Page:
He is an experienced Federal Peer Reviewer for NCLB and serves on several state and national technical advisory committees. His recent research and publication interests have focused on the relationship between English language proficiency and content assessments, standards alignment, policy issues associated with Title III accountability, and applying growth modeling techniques to address key educational questions for English language learners.


  • the english language proficiency assessment consortium:

    assessment servicessupporting english learnersthroughtechnologysystems (assets*)

    MEMBERSHIP: 29 states** (Alabama, Delaware, the District of Columbia, Idaho, Illinois, Maine, Maryland, Massachusetts, Minnesota, Mississippi, Missouri, Montana, Nevada, New Hampshire, New Jersey, New Mexico, North Carolina, North Dakota, Oklahoma, Pennsylvania, Rhode Island, South Carolina, South Dakota, Tennessee, Utah, Vermont, Virginia, Wisconsin, Wyoming)

    GOVERNANCE: The Wisconsin Department of Public Instruction is the lead agency in collaboration with World-Class Instructional Design and Assessment (WIDA) at the University of Wisconsin Madison. Member states will establish policies for the Consortium. A steering committee comprised of representatives of a subset of member states will provide additional advice to ensure the products and services meet state needs. During the four-year grant period, a long-term governance structure will be developed to sustain the Consortium.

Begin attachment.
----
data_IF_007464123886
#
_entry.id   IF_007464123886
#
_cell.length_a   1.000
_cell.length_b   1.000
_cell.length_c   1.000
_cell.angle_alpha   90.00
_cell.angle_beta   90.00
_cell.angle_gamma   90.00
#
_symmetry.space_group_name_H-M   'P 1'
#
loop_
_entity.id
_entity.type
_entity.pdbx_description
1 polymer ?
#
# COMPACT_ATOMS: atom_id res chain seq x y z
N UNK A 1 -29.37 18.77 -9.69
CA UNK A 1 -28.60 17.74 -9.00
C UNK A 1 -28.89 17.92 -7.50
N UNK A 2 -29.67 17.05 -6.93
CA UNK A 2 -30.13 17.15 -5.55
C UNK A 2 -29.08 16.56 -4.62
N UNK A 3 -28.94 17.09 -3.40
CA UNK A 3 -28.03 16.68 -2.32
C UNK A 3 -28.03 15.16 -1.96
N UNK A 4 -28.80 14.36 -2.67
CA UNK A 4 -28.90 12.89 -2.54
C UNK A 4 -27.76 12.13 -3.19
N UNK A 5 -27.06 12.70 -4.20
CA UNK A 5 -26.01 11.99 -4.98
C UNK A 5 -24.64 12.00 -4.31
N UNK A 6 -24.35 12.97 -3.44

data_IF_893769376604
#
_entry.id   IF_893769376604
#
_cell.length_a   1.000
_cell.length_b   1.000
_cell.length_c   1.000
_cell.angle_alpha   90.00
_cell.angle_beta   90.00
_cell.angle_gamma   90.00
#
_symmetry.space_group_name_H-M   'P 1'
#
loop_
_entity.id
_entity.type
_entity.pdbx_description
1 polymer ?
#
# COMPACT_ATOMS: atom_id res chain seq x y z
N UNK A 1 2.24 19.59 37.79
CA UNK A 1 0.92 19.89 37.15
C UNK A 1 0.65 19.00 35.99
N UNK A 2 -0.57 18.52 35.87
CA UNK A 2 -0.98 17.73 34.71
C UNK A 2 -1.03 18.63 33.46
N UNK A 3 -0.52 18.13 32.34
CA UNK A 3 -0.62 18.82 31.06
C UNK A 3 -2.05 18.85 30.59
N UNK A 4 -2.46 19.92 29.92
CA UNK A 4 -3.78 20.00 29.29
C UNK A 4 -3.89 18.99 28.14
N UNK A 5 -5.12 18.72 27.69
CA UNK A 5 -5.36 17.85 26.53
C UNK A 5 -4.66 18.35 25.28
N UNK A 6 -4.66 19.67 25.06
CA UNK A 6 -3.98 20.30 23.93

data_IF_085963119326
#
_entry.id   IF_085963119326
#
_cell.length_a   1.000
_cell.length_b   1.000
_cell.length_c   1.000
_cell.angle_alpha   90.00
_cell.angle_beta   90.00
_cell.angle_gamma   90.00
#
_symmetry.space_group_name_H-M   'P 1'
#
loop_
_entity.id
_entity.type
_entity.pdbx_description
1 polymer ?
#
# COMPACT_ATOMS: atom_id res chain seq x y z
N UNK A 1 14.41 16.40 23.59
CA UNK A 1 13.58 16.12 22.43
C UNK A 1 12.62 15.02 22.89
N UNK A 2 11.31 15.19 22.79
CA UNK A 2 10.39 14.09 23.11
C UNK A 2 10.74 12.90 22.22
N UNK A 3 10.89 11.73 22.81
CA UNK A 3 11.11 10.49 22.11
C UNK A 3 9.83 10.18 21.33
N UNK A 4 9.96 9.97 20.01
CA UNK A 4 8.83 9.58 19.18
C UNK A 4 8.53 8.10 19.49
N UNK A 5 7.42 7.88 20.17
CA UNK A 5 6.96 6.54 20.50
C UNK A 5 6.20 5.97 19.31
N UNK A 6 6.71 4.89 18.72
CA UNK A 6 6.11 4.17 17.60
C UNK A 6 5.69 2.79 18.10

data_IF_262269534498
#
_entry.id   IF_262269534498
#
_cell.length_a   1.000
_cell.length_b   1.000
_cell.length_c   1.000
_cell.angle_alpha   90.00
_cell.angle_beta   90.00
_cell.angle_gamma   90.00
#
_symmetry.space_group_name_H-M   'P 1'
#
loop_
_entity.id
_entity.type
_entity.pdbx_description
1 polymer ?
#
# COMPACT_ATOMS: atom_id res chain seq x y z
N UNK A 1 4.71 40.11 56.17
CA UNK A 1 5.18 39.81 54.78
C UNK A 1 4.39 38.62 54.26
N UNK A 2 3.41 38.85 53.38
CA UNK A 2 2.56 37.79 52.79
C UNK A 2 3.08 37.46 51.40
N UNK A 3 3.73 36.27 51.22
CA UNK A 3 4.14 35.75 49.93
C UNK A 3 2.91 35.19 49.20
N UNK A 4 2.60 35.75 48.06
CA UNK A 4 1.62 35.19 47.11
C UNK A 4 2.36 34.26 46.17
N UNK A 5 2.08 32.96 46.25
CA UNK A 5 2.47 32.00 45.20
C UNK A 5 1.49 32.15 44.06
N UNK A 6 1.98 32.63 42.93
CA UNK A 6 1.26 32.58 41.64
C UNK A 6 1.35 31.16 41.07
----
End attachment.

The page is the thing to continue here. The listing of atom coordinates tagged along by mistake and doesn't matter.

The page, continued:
The ASSETS Consortium will develop a next generation, technology-based language assessment system for students in grades K12 who are learning English. The system will include a summative language assessment, an on-demand diagnostic screener, classroom interim assessments, and formative assessment tools for use in instruction, as well as accompanying professional development materials. All of these components will be grounded in English development standards linked to the Common Core State Standards (CCSS) in English language arts and mathematics. This Consortium will leverage the work of WIDA, a Consortium formed in 2002 under another Enhanced Assessment Grant that included many of the same member states. ASSETS member states will govern the development of ASSETS. The assessments and tools developed by this Consortium will be available to all states. New states can join pending USED approval.

    PROJECT MANAGEMENT PARTNER: WIDA at the Wisconsin Center for Education Research serves as the project management partner. Other organizations have major responsibilities. They include: the Center for Applied Linguistics for item and test development; WestEd for accommodations, validation, and interoperability; the University of California, Los Angeles (UCLA) for language learning progressions development and validation research; Data Recognition Corporation for field testing; and MetriTech for scoring.

    AWARD: $10.5 million four-year, Enhanced Assessment Grant from the U.S. Department of Education (USED), September 2011

    * ASSETS Consortium was the name chosen for the Enhanced Assessment Grant. However, the Consortium may choose to modify the name.

    ** In this context, states refers to any U.S. state or jurisdiction authorized to participate in ASSETS.

    This inform